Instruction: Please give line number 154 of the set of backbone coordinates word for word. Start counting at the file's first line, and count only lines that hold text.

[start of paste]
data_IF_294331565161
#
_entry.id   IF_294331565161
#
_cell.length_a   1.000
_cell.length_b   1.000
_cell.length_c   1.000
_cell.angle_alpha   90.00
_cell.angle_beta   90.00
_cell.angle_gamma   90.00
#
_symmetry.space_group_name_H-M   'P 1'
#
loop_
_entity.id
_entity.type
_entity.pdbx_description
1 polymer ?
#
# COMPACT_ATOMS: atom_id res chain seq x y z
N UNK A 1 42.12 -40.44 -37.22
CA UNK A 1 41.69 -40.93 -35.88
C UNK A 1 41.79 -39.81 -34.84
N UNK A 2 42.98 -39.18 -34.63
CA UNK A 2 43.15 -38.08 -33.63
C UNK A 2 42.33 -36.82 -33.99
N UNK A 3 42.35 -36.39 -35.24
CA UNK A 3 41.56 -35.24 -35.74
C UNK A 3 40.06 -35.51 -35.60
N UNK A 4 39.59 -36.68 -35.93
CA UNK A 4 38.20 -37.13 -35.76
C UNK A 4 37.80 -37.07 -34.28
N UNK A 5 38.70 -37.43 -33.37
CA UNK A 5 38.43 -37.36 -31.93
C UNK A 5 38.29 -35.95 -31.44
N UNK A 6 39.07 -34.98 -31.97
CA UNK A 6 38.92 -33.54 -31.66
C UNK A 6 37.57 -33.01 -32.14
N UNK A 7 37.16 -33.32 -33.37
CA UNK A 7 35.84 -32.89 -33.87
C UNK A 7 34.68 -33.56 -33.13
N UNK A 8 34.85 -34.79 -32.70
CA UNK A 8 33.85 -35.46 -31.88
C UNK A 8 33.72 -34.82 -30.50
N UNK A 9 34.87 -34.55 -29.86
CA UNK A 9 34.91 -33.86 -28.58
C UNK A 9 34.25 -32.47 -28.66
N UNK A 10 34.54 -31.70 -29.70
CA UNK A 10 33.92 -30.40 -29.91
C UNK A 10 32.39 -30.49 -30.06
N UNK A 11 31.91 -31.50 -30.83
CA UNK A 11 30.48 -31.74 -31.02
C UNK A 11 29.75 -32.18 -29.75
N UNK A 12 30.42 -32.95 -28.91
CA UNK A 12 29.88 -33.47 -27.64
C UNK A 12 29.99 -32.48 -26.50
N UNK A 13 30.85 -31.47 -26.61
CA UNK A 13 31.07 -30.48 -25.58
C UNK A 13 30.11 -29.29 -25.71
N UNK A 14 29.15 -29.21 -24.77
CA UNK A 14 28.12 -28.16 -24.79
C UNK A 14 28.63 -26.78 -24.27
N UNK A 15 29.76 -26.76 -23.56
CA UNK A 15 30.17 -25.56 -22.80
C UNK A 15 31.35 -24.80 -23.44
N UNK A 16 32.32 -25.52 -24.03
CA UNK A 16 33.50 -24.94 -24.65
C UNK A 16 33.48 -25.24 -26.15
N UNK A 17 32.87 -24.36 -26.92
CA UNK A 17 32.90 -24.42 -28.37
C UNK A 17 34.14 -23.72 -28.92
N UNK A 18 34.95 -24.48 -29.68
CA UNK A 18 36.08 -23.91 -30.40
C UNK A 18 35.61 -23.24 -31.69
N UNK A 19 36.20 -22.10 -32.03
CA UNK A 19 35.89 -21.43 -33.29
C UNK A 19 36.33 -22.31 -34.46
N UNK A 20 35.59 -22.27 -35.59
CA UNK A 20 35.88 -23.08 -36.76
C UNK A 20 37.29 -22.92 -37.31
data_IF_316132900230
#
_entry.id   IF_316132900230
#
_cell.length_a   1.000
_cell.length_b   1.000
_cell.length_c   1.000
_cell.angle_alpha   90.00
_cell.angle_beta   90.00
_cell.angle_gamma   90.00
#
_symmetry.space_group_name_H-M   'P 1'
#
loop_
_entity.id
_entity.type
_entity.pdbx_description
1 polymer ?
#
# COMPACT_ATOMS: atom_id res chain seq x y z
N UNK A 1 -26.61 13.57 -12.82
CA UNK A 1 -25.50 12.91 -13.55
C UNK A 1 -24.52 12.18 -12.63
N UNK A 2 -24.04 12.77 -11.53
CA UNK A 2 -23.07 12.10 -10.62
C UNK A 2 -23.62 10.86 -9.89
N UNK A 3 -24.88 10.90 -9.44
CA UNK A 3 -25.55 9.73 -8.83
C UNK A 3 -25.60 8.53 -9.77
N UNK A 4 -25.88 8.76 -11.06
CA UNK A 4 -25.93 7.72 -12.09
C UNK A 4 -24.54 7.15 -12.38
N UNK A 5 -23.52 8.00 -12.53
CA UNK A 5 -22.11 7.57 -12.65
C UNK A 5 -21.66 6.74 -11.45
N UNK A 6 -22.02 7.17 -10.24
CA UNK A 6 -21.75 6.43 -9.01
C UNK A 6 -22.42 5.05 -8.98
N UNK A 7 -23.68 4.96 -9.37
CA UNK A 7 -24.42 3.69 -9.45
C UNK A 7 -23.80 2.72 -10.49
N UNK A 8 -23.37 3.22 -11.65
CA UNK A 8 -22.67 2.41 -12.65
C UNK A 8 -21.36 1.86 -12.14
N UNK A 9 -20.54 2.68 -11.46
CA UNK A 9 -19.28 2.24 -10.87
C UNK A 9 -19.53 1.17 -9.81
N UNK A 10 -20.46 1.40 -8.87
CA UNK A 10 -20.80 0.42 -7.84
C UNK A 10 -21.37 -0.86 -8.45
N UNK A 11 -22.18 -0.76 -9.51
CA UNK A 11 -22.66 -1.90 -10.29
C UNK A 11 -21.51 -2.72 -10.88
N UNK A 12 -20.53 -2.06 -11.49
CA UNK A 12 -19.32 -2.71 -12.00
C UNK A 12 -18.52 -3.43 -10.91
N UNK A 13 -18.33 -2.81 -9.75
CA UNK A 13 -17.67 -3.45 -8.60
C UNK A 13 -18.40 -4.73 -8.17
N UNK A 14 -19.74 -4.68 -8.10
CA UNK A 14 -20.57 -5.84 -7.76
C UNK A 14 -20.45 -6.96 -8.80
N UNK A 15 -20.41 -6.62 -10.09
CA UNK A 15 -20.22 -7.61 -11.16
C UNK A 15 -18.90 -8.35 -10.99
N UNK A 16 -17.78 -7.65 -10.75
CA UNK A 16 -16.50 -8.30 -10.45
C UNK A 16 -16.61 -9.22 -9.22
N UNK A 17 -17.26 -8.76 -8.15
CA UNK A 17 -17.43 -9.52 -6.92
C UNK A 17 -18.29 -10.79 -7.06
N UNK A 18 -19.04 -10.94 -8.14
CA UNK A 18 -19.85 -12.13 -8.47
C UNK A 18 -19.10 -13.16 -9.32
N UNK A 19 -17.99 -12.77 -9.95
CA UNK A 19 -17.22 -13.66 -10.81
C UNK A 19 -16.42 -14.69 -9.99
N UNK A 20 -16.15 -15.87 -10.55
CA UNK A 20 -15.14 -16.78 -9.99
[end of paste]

C UNK A 18 -19.10 -13.16 -9.32